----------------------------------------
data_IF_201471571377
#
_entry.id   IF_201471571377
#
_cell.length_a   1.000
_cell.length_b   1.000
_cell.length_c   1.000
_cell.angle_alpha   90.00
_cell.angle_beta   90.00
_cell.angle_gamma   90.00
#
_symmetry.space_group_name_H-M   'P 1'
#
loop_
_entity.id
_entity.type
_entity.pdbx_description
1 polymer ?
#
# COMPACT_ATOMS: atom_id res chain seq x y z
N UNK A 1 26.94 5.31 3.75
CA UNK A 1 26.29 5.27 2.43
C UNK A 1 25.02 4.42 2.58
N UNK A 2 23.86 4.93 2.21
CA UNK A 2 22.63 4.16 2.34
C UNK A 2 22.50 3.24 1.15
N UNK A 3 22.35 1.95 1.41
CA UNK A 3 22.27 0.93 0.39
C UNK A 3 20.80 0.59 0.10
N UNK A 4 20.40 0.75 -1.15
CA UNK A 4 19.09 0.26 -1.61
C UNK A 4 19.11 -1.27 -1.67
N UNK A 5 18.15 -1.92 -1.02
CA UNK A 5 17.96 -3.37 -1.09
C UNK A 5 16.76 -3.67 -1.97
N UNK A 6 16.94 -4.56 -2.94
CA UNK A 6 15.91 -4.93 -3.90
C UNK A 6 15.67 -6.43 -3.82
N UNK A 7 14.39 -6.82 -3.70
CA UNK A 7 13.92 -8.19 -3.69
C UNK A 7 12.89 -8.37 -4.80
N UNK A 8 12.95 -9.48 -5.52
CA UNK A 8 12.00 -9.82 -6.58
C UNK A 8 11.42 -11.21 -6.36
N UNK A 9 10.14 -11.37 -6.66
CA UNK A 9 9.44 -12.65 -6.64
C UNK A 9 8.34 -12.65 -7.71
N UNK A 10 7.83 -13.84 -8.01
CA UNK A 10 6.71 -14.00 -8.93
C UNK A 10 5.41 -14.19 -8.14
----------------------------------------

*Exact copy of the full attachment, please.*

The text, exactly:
data_IF_201471571377
#
_entry.id   IF_201471571377
#
_cell.length_a   1.000
_cell.length_b   1.000
_cell.length_c   1.000
_cell.angle_alpha   90.00
_cell.angle_beta   90.00
_cell.angle_gamma   90.00
#
_symmetry.space_group_name_H-M   'P 1'
#
loop_
_entity.id
_entity.type
_entity.pdbx_description
1 polymer ?
#
# COMPACT_ATOMS: atom_id res chain seq x y z
N UNK A 1 26.94 5.31 3.75
CA UNK A 1 26.29 5.27 2.43
C UNK A 1 25.02 4.42 2.58
N UNK A 2 23.86 4.93 2.21
CA UNK A 2 22.63 4.16 2.34
C UNK A 2 22.50 3.24 1.15
N UNK A 3 22.35 1.95 1.41
CA UNK A 3 22.27 0.93 0.39
C UNK A 3 20.80 0.59 0.10
N UNK A 4 20.40 0.75 -1.15
CA UNK A 4 19.09 0.26 -1.61
C UNK A 4 19.11 -1.27 -1.67
N UNK A 5 18.15 -1.92 -1.02
CA UNK A 5 17.96 -3.37 -1.09
C UNK A 5 16.76 -3.67 -1.97
N UNK A 6 16.94 -4.56 -2.94
CA UNK A 6 15.91 -4.93 -3.90
C UNK A 6 15.67 -6.43 -3.82
N UNK A 7 14.39 -6.82 -3.70
CA UNK A 7 13.92 -8.19 -3.69
C UNK A 7 12.89 -8.37 -4.80
N UNK A 8 12.95 -9.48 -5.52
CA UNK A 8 12.00 -9.82 -6.58
C UNK A 8 11.42 -11.21 -6.36
N UNK A 9 10.14 -11.37 -6.66
CA UNK A 9 9.44 -12.65 -6.64
C UNK A 9 8.34 -12.65 -7.71
N UNK A 10 7.83 -13.84 -8.01
CA UNK A 10 6.71 -14.00 -8.93
C UNK A 10 5.41 -14.19 -8.14